FIG. 4a is a side elevational view of the joint brace of FIG. 1 with a screw threaded washer in the 0° extension limiting position;
FIG. 4b is a side elevational view of the joint brace of FIG. 1 without a screw threaded washer in the 0° extension limiting position;
FIG. 5a is a side elevational view of the joint brace of FIG. 1 with a screw threaded washer in the 60° flexion limiting position;
FIG. 5b is a side elevational view of the joint brace of FIG. 1 without a screw threaded washer in the 60° flexion limiting position;
FIG. 6a is a side view of the joint brace of FIG. 1 with a screw threaded washer in the 15° extension limiting position (over-stretched position);
FIG. 6b is a side view of the joint brace of FIG. 1 without a screw threaded washer in the 15° extension limiting position (over-stretched position); and
FIG. 7 is a diagrammatic front view of the entire joint brace in accordance with the invention.
In the following the joint brace of the invention will be described with reference to FIGS. 1 through 7, two joint braces being employed in a normal case, which are arranged on opposite sides of the joint. The joint brace to be arranged on the opposite side of the joint is symmetrical in design. Attachment straps for the attachment of the joint brace to a proximal or, respectively, distal extremity are omitted in the FIGS. 1 through 6B in order to make the drawing more straightforward. The joint brace of the invention will be described with reference to a knee joint brace, although it may well be applied to other joints, as for example the elbow joint.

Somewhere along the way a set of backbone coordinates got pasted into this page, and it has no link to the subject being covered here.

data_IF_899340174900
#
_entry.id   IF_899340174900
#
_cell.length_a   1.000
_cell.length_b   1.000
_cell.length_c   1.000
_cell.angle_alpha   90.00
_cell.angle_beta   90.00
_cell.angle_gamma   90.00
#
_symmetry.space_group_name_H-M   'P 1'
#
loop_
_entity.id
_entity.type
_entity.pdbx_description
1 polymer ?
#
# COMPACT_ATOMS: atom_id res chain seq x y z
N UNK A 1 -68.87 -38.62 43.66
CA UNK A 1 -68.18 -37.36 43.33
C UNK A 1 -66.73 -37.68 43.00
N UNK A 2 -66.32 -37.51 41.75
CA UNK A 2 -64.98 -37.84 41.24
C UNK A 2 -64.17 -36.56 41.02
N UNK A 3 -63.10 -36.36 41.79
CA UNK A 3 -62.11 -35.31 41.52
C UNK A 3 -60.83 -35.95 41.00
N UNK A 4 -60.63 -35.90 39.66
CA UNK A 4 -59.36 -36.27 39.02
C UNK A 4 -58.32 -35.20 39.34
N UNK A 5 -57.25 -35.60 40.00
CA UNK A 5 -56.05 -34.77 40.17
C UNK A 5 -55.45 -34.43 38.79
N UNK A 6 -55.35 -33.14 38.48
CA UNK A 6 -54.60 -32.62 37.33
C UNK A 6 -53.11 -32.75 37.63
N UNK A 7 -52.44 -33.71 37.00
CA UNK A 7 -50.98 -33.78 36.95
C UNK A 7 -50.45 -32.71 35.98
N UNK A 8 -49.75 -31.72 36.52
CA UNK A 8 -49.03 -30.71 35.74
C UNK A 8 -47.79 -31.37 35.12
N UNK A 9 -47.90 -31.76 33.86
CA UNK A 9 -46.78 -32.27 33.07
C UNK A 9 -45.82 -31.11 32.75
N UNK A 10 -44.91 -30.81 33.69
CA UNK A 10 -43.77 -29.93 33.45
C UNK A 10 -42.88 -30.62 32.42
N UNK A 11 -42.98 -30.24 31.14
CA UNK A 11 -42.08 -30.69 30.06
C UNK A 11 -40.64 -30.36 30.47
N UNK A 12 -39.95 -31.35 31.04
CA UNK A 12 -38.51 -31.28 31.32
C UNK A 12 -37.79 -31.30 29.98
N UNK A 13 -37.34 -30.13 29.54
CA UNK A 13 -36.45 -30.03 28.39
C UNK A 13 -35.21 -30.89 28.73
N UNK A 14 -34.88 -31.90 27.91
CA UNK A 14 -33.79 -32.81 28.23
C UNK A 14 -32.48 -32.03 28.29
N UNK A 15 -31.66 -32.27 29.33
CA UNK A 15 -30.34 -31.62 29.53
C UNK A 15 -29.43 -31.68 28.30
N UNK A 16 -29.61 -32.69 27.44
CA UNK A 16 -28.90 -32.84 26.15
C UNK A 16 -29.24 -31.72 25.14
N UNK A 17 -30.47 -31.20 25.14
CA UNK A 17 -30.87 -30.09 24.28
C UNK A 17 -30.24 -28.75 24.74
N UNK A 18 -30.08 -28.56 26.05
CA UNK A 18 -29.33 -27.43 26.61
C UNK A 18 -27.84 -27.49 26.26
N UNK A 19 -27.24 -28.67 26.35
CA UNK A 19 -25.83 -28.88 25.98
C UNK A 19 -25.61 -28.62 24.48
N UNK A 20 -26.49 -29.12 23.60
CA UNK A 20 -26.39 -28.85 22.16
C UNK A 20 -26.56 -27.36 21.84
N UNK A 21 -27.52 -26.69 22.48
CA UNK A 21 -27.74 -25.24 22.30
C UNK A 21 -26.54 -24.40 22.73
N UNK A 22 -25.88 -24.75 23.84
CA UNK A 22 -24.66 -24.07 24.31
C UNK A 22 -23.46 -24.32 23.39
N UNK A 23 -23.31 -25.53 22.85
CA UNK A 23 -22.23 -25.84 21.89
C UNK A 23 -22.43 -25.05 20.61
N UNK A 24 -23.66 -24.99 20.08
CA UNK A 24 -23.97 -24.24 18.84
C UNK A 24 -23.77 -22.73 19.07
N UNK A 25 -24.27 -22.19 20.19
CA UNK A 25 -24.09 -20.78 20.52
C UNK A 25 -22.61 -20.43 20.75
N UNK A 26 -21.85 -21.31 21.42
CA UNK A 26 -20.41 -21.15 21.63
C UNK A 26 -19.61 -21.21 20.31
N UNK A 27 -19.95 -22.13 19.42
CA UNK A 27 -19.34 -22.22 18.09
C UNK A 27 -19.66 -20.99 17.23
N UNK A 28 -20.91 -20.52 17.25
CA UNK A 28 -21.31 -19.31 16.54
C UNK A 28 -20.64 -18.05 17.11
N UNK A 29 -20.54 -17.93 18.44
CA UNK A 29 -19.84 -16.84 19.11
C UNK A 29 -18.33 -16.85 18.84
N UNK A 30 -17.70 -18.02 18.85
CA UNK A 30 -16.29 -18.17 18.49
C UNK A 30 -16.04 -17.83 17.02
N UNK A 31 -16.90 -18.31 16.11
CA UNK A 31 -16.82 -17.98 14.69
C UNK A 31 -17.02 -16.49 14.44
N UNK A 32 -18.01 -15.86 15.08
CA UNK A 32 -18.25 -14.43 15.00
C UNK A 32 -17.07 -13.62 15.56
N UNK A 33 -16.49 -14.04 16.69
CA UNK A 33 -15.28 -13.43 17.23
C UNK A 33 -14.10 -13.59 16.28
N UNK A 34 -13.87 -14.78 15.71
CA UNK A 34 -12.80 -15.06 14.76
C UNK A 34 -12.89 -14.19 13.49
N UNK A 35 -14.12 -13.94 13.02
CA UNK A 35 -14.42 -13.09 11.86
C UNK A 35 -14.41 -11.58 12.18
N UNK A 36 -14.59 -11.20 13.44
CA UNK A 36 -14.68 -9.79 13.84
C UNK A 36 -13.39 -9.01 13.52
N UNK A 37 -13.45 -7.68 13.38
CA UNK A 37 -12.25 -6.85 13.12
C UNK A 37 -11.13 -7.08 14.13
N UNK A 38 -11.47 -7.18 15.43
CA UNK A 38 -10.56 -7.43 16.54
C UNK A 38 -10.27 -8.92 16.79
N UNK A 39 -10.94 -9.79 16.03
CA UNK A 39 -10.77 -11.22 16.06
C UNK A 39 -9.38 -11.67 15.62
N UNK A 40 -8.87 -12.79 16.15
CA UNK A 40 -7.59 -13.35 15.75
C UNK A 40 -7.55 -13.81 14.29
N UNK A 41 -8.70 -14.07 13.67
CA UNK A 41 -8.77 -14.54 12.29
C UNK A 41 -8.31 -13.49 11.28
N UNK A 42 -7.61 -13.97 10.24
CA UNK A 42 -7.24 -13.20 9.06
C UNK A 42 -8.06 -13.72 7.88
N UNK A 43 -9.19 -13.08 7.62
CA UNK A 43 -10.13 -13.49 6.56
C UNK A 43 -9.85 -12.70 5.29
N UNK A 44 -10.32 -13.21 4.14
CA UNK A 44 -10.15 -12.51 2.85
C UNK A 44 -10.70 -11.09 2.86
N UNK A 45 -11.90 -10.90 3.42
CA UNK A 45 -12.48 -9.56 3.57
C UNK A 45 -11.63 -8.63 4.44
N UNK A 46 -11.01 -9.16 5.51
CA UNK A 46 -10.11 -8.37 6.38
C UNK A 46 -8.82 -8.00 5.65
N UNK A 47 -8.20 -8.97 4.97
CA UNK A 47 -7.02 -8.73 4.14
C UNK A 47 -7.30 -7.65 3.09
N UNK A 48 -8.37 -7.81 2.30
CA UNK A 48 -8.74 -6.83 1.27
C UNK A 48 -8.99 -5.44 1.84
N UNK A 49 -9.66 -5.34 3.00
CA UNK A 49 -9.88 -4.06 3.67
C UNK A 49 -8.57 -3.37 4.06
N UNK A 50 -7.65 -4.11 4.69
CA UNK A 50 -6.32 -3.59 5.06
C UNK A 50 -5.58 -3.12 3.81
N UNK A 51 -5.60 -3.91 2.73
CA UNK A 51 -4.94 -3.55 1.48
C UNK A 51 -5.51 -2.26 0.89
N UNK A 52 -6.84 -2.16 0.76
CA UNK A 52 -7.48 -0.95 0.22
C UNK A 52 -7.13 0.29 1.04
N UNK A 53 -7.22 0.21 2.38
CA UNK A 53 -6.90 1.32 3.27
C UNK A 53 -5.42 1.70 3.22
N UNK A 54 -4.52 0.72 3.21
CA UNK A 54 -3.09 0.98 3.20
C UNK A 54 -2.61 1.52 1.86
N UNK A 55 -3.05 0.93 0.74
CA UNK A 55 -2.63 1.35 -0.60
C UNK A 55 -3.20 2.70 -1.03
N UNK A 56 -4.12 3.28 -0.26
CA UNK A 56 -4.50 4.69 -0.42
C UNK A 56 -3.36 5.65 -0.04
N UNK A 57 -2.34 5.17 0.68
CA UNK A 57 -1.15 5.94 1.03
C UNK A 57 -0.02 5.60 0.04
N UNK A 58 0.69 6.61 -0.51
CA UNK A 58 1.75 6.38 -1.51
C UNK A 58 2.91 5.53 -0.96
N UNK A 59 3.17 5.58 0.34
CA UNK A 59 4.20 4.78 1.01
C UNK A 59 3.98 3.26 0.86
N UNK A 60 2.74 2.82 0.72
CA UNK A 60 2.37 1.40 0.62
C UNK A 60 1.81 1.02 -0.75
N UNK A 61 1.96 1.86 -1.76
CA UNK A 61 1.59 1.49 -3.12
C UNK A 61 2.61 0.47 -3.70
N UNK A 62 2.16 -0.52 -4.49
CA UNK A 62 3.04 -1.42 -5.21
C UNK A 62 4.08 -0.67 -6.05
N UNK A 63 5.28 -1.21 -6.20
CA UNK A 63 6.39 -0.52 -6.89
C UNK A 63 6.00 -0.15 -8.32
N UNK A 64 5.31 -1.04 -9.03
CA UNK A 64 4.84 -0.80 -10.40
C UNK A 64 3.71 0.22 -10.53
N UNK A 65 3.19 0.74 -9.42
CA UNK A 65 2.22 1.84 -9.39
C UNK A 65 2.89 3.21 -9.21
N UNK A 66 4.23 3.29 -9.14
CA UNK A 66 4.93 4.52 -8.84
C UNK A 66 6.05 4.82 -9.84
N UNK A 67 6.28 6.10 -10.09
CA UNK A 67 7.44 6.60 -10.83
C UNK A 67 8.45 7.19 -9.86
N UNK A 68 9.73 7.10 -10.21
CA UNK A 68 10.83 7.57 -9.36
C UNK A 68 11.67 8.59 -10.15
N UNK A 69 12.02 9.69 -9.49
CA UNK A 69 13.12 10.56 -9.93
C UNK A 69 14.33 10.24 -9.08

As shown in FIGS. 1 through 3, the joint brace of the invention comprises a distal splint 1, which may be attached to the lower leg by means of a suitable straps, not illustrated, and a proximal splint 3, which may also be attached to the upper leg by means of straps, not illustrated and is connected by means of a rotary joint 8 in an articulating fashion with the distal splint 1. The pivot axis is in this case referenced 9.
The joint brace of the invention is represented in an exploded manner in FIG. 3 to indicate the main parts thereof. As is apparent, the proximal splint 3 comprises an elongated attachment section 3a and a joint section 3b in the form of a circular disk, which is integrally formed on one end of the attachment section 3a. In the attachment section 3a a plurality of through holes 10 are provided for the attachment of the straps, not illustrated.
In its center the joint section 3b in the form of a circular disk has a hole 11 for the passage of a joint pin, not illustrated. In the vicinity of the outer periphery there are furthermore four extension limiting holes 12, which are arranged adjacent to each other in the circumferential direction. In this case any two adjacent extension limiting holes 12 include an angle of respectively 15° between them.
On the other side of the central hole 11 there are in all seven flexion limiting holes 13, which are also arranged in the vicinity of the outer periphery of the joint section 3b and are arranged adjacent to one another in the circumferential direction. Any two adjacently placed flexion limiting holes 13 are again set at a distance apart of respectively 15°.